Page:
Clients are hungry for DEI counsel, too. Greentarget and Zeughauser Group’s State of DEI Content Report (released six months before the Supreme Court’s rulings on affirmative action) found that executive decision makers want more guidance on DEI from the law, accounting and consulting firms they hire, with 69% of law firm chief marketing officers ranking DEI as the topic that attracts the most attention from clients.
As a result, organizations are unveiling service offerings directly related to DEI counsel. For example, some law firms are launching DEI-focused practice groups to help field the recent flood of queries about racial equity audits and legal challenges.
But it goes deeper. Our research also shows that executive decision makers want their service providers to make progress as well as provide counsel on inclusion and diversity—and in-house counsel rate their law firms’ DEI execution as mediocre, saying there’s more work to be done. That’s something to keep in mind when considering adjustments to DEI programs and communications.
Be transparent about what—and how—you’re doing when it comes to DEI
Diversity, equity and inclusion is a long game. Reactive pivots and retreats can signal a lack of authentic commitment that could do more damage over time, both reputationally and to your DEI goals, than staying the course. Consistency and communication matter.
Think about your audience—especially when it comes to talent. As Bloomberg reported in September: “While most baby-boomers don’t consider a company’s focus on DEI when applying to jobs and accepting offers, almost three-quarters of Gen Z workers want their employer to consider it a priority, according to a new global study by consultancy Ernst & Young LLP.”
Track your efforts and share where you are and what needs improvement. As Point B’s recent research on DEI+J maturity shows, “While companies have invested heavily in top-down initiatives like workforce development and recruitment, many have yet to implement the deeper, structural changes and policies needed to make a lasting impact.” Consider what metrics may be most effective to assess progress—and which ones could expose your firm to risk in the current environment. Tying DEI programs to specific business outcomes may be a safer bet than setting quotas or diversity targets, for example.
For its part, the New York State Bar Association’s Task Force on Advancing Diversity advises private employers—corporations and law firms—to communicate a continued commitment to the organization’s DEI principles, but also to evaluate how employees and external stakeholders perceive those efforts and programs. What’s more, the group recommends keeping a close eye on DEI-related communications and disclosures and ensuring that people making employment decisions understand the key legal principles that govern DEI programs.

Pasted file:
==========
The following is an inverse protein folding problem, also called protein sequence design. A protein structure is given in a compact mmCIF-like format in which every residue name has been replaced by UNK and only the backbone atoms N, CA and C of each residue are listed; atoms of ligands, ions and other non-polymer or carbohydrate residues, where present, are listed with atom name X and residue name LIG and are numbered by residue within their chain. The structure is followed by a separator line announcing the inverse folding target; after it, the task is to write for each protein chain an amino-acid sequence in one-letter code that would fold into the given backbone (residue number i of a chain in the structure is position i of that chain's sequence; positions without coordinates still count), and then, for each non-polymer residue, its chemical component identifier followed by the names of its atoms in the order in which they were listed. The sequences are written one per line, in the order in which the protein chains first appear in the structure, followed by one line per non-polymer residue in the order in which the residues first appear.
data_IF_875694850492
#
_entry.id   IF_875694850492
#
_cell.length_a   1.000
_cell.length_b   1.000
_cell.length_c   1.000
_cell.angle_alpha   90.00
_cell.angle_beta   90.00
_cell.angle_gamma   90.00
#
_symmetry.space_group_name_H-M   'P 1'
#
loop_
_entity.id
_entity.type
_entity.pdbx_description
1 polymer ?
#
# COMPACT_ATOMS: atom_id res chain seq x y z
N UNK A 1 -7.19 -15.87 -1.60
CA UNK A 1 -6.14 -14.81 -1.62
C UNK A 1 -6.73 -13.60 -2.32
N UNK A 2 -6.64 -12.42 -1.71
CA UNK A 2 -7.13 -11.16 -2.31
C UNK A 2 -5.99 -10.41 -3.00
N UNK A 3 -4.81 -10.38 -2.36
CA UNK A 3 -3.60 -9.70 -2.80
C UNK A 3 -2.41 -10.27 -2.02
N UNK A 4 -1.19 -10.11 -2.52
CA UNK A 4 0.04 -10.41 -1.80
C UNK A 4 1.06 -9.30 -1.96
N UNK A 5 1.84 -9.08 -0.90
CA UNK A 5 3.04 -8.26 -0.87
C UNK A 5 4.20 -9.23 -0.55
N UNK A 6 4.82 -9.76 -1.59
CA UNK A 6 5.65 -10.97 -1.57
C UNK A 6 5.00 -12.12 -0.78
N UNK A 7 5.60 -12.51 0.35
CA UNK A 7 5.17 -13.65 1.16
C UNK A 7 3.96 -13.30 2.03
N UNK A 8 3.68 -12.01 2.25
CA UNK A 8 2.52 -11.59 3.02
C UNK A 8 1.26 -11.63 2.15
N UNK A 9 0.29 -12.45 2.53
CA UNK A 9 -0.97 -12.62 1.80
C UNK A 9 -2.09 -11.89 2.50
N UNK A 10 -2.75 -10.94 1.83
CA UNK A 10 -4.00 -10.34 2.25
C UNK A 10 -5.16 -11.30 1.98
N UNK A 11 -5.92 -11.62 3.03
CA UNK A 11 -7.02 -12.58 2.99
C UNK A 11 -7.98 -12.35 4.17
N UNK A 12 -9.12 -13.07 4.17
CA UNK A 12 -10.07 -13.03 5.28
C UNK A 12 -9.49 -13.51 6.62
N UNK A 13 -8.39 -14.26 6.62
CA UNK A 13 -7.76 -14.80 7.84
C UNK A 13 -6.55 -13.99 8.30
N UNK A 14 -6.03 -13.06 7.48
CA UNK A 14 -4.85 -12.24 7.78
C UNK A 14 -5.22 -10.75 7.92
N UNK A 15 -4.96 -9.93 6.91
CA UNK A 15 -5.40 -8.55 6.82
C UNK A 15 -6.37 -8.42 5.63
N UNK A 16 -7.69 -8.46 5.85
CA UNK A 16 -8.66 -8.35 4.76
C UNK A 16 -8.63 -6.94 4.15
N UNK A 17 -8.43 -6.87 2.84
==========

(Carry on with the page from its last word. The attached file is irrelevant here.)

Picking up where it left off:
But it’s important to note that, as DEI and corporate governance lawyers told Fortune recently, despite the headline-grabbing lawsuits alleging reverse racism, firms are more likely to be sued by employees or job seekers from historically underrepresented groups.
DEI is here to stay
Despite the well-documented blowback, most organizations remain committed to DEI. According to new research from employment law firm Littler, 57% of the more than 300 C-suite executives surveyed say their companies have expanded diversity-related initiatives over the past year. And while nearly six in 10 (59%) say anti-DEI backlash has increased since the Supreme Court rulings, three-quarters of respondents say the decisions haven’t changed their approach. Of the 6% who did scale back DEI efforts, concerns around general legal liability and costs were the primary factors.
“We’re seeing many employers maintain—or even double down on—their commitment,” said Jeanine Conley Daves, Littler shareholder and member of the firm’s IE&D [inclusion, equity and diversity] Consulting Practice. “Demonstrating that IE&D is part of their core values, many organizations are taking the prudent step of auditing and assessing their current initiatives, rather than eliminating them amid the challenges in today’s political and legal environment.”
The stakes are high, and the challenges are real. If you’re looking to start a smarter DEI-focused conversation in a post-affirmative action world, the team at Greentarget is here to help.
About the Executive Positioning Practice
Exemplifying Greentarget’s commitment to being a trusted advisor to clients, our Executive Positioning team provides C-suite executives (managing partners, CEOs, executive committees, and boards) with insights to anticipate, understand and respond to important global and social developments, analyzing key issues that can impact reputation and compel leaders to communicate.